22 jobs for Wadena
At least 22 jobs will be created in Wadena when the move of Innovative Surfaces, a recent acquisition of Homecrest, is complete, according to business subsidy paperwork submitted to the Wadena City Council.
And Homecrest majority owner Mike Bullinger said the picture might be even rosier than that.
Bullinger and Bruce Gorghuber represented the local manufacturer during a subsidy hearing April 14. They worked with Wadena Economic Development Director Dean Uselman to put together a package that includes JOBZ designation and investment loans through the state.
Bullinger said Innovative Surfaces is a company now based in Phoenix that will move its operations to Wadena, creating at least one management job, one sales job, and 20 production positions. The company also creates synergies with Homecrest's line of outdoor furniture, which can use tabletops and other products from Innovative Surfaces in its own line.
Bullinger said the purchase of Innovative Surfaces was a game-changer for the recently rescued Homecrest plant. He related a story of when the revived company was at a trade show in Chicago shortly after reopening.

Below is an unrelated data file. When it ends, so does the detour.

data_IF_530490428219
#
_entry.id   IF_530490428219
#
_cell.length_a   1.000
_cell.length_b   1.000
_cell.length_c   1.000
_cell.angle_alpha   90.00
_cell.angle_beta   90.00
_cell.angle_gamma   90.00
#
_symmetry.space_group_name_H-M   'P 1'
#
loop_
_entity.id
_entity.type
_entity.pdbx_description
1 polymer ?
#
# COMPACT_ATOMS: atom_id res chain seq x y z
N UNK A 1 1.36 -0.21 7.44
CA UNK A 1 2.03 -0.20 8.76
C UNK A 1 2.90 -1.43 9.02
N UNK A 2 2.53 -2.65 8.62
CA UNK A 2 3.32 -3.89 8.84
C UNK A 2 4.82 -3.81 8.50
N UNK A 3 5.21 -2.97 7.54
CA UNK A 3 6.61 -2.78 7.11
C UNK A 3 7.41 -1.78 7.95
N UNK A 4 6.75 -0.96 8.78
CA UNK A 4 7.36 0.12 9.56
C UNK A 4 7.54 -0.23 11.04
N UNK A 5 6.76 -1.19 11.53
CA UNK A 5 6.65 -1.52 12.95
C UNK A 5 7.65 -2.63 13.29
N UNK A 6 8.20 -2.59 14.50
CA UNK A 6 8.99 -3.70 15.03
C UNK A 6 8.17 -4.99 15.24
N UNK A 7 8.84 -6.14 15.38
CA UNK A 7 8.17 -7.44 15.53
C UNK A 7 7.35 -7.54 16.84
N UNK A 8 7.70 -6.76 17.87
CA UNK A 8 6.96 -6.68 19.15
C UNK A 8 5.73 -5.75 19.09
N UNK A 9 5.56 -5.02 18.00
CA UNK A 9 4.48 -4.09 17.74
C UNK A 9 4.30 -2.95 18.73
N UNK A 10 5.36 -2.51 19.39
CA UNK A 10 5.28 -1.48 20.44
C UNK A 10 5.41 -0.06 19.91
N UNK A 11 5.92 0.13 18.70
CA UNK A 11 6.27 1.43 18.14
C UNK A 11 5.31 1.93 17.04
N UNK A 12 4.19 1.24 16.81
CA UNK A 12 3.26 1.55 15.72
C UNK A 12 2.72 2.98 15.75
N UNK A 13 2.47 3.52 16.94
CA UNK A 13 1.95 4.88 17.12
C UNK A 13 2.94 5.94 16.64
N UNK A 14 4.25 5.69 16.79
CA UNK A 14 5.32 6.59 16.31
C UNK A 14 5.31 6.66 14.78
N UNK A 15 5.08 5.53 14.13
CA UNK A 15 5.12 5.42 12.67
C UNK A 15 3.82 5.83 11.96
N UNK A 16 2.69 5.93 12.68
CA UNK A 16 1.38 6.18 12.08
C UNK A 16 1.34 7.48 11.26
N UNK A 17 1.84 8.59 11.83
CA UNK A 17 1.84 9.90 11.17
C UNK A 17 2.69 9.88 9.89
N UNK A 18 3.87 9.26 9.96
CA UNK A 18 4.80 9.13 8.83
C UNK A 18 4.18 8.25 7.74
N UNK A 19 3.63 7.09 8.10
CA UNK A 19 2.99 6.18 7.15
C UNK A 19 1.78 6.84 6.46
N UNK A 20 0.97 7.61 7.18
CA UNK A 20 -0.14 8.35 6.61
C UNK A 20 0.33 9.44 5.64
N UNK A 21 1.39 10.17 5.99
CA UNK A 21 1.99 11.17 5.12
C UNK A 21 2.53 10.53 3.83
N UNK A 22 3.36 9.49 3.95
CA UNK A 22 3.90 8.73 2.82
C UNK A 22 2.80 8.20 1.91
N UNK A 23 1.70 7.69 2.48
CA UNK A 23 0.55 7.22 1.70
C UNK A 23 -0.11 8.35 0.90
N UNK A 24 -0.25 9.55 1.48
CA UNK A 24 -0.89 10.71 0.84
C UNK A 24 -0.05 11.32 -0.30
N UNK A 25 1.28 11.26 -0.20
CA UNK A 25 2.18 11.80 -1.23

"Everyone came to the booth and asked, 'how long are you guys going to be around?'" Bullinger said.
But several months later, after Homecrest announced it was acquiring Innovative Surfaces, the talk was much different.
"The talk of the show was, 'Wow, Homecrest bought Innovative Surfaces,'" Bullinger said. "No one came up to us and asked how long we were going to be around."
Bullinger said the 22 jobs will be added to the roughly 70-80 current employees at Homecrest. Innovative Surfaces will move its operations from Phoenix, Ariz., to Wadena.
He said there could be more than 22 jobs at stake over the long haul.
"We believe in the long term ... we should far exceed it," he said.
Council member Don Niles praised the entrepreneurs.
"This looks like an excellent opportunity for the city," Niles said. "I hope it brings you all the success that it looks like it will."
An added upside to securing the state loan, Uselman explained, is that the city gets to hold back 20 percent of the money as a local revolving loan fund, which can be lent to future businesses to help them expand.